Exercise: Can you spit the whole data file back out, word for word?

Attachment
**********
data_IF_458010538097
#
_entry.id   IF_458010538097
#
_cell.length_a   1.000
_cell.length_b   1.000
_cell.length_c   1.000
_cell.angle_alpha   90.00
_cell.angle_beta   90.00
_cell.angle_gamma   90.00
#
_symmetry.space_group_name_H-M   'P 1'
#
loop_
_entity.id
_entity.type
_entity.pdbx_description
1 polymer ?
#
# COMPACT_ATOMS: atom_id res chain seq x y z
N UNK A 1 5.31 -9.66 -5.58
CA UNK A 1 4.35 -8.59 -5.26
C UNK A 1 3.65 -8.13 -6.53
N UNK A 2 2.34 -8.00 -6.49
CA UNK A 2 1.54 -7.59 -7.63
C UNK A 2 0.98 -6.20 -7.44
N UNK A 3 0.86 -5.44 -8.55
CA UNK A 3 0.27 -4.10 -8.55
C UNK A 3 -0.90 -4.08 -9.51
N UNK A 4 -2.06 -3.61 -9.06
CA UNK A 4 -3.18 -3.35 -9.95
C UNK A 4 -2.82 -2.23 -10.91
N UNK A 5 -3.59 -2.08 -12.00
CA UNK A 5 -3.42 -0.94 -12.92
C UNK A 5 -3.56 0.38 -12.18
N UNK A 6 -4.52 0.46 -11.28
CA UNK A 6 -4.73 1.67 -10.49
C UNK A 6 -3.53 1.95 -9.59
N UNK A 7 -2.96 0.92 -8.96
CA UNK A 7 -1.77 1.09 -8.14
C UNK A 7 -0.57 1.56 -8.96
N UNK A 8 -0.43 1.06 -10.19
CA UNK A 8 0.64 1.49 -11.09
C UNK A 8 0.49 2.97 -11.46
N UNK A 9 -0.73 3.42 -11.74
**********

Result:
data_IF_458010538097
#
_entry.id   IF_458010538097
#
_cell.length_a   1.000
_cell.length_b   1.000
_cell.length_c   1.000
_cell.angle_alpha   90.00
_cell.angle_beta   90.00
_cell.angle_gamma   90.00
#
_symmetry.space_group_name_H-M   'P 1'
#
loop_
_entity.id
_entity.type
_entity.pdbx_description
1 polymer ?
#
# COMPACT_ATOMS: atom_id res chain seq x y z
N UNK A 1 5.31 -9.66 -5.58
CA UNK A 1 4.35 -8.59 -5.26
C UNK A 1 3.65 -8.13 -6.53
N UNK A 2 2.34 -8.00 -6.49
CA UNK A 2 1.54 -7.59 -7.63
C UNK A 2 0.98 -6.20 -7.44
N UNK A 3 0.86 -5.44 -8.55
CA UNK A 3 0.27 -4.10 -8.55
C UNK A 3 -0.90 -4.08 -9.51
N UNK A 4 -2.06 -3.61 -9.06
CA UNK A 4 -3.18 -3.35 -9.95
C UNK A 4 -2.82 -2.23 -10.91
N UNK A 5 -3.59 -2.08 -12.00
CA UNK A 5 -3.42 -0.94 -12.92
C UNK A 5 -3.56 0.38 -12.18
N UNK A 6 -4.52 0.46 -11.28
CA UNK A 6 -4.73 1.67 -10.49
C UNK A 6 -3.53 1.95 -9.59
N UNK A 7 -2.96 0.92 -8.96
CA UNK A 7 -1.77 1.09 -8.14
C UNK A 7 -0.57 1.56 -8.96
N UNK A 8 -0.43 1.06 -10.19
CA UNK A 8 0.64 1.49 -11.09
C UNK A 8 0.49 2.97 -11.46
N UNK A 9 -0.73 3.42 -11.74